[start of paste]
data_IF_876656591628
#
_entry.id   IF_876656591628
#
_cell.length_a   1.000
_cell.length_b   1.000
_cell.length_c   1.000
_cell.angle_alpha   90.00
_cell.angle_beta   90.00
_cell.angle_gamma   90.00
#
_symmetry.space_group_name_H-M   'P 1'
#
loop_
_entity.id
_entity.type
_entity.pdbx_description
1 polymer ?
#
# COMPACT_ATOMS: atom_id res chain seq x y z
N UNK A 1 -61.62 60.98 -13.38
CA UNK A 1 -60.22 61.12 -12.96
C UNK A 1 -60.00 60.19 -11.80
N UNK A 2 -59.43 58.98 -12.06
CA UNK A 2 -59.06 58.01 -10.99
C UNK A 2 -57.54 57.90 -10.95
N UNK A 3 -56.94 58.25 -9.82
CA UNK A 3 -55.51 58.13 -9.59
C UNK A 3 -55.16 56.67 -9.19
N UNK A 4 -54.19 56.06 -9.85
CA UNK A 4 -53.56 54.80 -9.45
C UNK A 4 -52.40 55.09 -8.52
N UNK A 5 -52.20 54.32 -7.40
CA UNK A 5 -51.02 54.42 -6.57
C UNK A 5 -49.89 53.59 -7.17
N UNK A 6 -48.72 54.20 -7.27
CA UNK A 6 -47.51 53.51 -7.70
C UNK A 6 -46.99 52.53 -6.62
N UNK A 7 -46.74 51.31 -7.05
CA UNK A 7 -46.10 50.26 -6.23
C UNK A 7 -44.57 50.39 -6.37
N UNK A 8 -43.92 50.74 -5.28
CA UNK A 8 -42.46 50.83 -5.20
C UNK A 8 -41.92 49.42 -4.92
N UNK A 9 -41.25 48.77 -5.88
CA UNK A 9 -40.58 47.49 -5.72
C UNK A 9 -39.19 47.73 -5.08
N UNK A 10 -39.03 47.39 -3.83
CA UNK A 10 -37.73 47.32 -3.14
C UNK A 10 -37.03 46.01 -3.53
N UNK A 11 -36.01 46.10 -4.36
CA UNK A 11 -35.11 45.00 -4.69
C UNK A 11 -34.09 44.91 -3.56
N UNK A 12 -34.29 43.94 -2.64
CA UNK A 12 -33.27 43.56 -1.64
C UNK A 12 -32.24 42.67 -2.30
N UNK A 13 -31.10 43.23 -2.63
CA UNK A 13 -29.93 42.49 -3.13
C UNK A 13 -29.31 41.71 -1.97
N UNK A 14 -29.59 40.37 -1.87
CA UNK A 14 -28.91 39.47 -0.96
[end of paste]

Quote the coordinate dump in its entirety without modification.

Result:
data_IF_876656591628
#
_entry.id   IF_876656591628
#
_cell.length_a   1.000
_cell.length_b   1.000
_cell.length_c   1.000
_cell.angle_alpha   90.00
_cell.angle_beta   90.00
_cell.angle_gamma   90.00
#
_symmetry.space_group_name_H-M   'P 1'
#
loop_
_entity.id
_entity.type
_entity.pdbx_description
1 polymer ?
#
# COMPACT_ATOMS: atom_id res chain seq x y z
N UNK A 1 -61.62 60.98 -13.38
CA UNK A 1 -60.22 61.12 -12.96
C UNK A 1 -60.00 60.19 -11.80
N UNK A 2 -59.43 58.98 -12.06
CA UNK A 2 -59.06 58.01 -10.99
C UNK A 2 -57.54 57.90 -10.95
N UNK A 3 -56.94 58.25 -9.82
CA UNK A 3 -55.51 58.13 -9.59
C UNK A 3 -55.16 56.67 -9.19
N UNK A 4 -54.19 56.06 -9.85
CA UNK A 4 -53.56 54.80 -9.45
C UNK A 4 -52.40 55.09 -8.52
N UNK A 5 -52.20 54.32 -7.40
CA UNK A 5 -51.02 54.42 -6.57
C UNK A 5 -49.89 53.59 -7.17
N UNK A 6 -48.72 54.20 -7.27
CA UNK A 6 -47.51 53.51 -7.70
C UNK A 6 -46.99 52.53 -6.62
N UNK A 7 -46.74 51.31 -7.05
CA UNK A 7 -46.10 50.26 -6.23
C UNK A 7 -44.57 50.39 -6.37
N UNK A 8 -43.92 50.74 -5.28
CA UNK A 8 -42.46 50.83 -5.20
C UNK A 8 -41.92 49.42 -4.92
N UNK A 9 -41.25 48.77 -5.88
CA UNK A 9 -40.58 47.49 -5.72
C UNK A 9 -39.19 47.73 -5.08
N UNK A 10 -39.03 47.39 -3.83
CA UNK A 10 -37.73 47.32 -3.14
C UNK A 10 -37.03 46.01 -3.53
N UNK A 11 -36.01 46.10 -4.36
CA UNK A 11 -35.11 45.00 -4.69
C UNK A 11 -34.09 44.91 -3.56
N UNK A 12 -34.29 43.94 -2.64
CA UNK A 12 -33.27 43.56 -1.64
C UNK A 12 -32.24 42.67 -2.30
N UNK A 13 -31.10 43.23 -2.63
CA UNK A 13 -29.93 42.49 -3.13
C UNK A 13 -29.31 41.71 -1.97
N UNK A 14 -29.59 40.37 -1.87
CA UNK A 14 -28.91 39.47 -0.96